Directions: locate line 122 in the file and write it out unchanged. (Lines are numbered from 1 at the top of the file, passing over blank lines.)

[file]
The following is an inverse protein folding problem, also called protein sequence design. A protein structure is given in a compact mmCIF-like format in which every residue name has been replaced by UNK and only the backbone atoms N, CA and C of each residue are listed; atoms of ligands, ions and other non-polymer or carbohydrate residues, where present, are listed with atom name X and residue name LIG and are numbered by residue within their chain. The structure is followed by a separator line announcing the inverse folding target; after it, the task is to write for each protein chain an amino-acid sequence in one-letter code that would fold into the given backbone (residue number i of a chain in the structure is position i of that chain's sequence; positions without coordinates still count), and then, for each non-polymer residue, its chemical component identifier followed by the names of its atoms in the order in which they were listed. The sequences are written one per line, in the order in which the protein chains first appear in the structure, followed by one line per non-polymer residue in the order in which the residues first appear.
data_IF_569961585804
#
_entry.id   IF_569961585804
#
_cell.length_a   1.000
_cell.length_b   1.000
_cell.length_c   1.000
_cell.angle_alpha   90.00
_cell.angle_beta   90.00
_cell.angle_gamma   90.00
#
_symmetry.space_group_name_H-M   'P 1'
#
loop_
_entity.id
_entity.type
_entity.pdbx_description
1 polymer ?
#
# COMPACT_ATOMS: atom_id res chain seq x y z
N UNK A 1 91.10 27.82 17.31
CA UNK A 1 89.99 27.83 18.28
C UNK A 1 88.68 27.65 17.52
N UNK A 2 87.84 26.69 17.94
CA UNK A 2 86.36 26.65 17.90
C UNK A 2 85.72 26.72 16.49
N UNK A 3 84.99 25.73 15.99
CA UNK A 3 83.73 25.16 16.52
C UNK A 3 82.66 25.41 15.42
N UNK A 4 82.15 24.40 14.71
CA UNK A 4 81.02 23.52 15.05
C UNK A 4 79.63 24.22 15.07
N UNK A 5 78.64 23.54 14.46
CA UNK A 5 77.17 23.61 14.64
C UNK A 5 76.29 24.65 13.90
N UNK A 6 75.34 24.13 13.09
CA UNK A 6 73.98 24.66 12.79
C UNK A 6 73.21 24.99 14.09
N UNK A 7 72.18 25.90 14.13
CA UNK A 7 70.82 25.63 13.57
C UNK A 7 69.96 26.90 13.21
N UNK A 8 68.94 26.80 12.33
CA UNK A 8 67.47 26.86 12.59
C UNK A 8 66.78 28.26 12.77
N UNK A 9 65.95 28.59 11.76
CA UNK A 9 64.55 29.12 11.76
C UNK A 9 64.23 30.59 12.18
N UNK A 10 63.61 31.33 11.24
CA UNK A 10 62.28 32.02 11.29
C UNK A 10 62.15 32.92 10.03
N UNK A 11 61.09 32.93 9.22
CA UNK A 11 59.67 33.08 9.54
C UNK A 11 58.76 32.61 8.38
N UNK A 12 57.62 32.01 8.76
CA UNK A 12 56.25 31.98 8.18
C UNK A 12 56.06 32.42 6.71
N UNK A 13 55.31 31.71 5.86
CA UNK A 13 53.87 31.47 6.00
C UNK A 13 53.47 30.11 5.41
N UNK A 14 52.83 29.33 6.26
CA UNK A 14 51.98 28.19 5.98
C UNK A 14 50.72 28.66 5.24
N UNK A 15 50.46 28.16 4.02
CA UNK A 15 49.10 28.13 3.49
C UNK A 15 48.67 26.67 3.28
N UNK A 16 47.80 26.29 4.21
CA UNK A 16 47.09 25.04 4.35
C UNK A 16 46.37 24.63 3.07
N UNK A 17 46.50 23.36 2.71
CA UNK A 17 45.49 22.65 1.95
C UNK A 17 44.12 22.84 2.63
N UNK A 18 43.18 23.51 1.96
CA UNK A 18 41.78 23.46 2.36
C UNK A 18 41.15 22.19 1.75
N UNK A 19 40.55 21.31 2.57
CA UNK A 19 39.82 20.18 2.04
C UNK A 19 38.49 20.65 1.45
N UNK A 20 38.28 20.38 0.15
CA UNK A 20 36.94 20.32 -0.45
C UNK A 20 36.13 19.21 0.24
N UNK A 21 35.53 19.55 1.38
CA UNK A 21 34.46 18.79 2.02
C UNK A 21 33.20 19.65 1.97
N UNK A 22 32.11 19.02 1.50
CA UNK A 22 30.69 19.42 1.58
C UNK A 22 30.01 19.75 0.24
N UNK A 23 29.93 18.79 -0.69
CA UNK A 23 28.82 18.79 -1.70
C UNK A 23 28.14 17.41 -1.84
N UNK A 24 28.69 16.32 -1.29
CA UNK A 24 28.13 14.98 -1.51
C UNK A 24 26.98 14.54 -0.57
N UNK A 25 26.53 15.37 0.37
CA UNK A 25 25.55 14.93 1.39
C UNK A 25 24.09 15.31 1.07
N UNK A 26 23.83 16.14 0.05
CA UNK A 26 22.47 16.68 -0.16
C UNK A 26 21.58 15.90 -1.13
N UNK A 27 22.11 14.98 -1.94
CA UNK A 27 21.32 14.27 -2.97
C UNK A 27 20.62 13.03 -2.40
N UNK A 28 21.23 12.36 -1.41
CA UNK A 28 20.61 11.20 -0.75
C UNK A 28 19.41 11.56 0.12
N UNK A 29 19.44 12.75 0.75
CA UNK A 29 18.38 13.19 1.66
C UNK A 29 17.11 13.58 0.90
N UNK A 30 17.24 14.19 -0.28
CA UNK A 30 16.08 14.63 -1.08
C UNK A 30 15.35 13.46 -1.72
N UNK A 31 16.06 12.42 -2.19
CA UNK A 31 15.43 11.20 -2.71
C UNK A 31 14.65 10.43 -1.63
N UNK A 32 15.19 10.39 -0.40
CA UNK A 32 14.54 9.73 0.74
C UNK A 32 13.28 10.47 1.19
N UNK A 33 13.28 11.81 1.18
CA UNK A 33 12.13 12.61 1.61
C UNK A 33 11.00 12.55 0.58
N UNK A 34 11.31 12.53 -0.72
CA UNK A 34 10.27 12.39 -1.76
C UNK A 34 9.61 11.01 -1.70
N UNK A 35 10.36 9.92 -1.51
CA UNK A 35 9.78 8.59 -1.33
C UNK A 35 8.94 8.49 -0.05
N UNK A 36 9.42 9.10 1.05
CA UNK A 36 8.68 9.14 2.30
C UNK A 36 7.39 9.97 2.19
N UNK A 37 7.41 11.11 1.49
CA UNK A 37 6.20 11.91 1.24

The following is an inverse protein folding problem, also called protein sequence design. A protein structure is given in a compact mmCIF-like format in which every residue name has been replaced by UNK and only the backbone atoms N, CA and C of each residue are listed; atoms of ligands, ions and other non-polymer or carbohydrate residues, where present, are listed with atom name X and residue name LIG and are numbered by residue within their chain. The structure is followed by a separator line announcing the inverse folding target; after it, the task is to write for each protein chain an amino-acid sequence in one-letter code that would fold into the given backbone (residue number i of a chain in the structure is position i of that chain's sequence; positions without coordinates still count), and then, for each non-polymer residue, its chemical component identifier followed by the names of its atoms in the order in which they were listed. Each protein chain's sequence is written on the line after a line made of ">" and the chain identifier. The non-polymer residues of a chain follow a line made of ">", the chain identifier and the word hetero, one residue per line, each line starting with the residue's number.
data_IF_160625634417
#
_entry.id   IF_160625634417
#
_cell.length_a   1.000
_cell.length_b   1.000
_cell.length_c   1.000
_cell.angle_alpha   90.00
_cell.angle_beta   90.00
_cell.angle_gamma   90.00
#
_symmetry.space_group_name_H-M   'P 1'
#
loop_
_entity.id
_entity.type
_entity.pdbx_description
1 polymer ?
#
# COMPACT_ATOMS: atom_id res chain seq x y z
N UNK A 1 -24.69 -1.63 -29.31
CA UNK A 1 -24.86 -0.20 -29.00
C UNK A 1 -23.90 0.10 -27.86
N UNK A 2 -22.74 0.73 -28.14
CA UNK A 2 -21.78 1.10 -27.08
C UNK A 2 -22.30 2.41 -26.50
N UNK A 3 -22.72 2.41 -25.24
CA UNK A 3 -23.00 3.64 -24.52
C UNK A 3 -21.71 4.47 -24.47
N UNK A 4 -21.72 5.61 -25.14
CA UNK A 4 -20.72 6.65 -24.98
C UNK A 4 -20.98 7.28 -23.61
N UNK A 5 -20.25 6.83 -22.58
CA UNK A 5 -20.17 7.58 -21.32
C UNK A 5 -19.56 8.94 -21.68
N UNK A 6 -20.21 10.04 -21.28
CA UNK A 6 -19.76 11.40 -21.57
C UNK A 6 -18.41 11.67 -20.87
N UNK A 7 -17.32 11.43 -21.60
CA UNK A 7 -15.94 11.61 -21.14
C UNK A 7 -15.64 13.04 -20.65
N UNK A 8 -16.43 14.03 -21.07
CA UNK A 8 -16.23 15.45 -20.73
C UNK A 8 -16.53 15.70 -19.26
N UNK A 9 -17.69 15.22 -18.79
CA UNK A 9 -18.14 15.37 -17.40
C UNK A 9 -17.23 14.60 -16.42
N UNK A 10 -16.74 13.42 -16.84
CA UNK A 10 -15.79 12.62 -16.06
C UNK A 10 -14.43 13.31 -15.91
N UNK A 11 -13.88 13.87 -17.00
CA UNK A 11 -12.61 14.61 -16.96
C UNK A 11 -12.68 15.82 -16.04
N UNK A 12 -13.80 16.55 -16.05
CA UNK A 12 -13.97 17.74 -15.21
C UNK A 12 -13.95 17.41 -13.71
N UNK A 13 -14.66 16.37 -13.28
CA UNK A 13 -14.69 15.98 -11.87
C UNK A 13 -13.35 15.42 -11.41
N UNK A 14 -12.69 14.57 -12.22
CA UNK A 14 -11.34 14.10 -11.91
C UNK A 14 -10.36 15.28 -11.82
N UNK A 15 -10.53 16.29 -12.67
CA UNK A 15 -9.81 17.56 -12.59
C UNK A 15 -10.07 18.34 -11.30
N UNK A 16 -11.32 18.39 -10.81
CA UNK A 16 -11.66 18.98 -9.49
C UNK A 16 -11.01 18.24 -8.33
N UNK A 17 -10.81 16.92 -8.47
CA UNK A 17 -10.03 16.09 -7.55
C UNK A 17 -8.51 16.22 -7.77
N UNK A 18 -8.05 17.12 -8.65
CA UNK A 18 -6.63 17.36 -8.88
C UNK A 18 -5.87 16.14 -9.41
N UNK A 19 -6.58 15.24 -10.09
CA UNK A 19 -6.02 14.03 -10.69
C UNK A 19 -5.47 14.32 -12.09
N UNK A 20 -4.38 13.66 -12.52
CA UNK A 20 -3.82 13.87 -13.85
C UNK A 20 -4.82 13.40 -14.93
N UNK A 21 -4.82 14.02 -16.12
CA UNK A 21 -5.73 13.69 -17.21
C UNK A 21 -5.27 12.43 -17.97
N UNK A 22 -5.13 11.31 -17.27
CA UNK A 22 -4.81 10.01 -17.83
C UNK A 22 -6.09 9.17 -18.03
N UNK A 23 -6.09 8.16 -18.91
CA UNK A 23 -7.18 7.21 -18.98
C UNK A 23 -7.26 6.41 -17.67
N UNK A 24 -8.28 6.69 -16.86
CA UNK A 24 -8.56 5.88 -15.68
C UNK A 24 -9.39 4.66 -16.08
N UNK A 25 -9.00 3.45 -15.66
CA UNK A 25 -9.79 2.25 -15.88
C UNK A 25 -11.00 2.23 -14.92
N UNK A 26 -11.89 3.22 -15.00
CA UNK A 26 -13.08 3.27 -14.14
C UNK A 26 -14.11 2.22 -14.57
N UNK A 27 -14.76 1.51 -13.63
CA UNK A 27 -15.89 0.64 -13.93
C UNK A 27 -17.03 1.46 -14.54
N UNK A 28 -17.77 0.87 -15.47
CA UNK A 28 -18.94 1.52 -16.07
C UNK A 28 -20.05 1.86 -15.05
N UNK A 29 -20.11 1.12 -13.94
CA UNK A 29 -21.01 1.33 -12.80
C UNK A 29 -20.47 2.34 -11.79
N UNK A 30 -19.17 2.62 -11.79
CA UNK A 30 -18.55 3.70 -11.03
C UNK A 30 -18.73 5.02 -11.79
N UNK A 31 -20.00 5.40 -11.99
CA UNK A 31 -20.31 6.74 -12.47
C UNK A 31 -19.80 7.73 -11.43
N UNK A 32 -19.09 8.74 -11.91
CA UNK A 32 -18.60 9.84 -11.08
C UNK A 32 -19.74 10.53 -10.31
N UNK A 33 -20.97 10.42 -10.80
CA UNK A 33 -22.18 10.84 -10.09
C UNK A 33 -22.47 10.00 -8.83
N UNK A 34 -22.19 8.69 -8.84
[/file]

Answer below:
CA UNK A 34 10.27 12.39 -1.76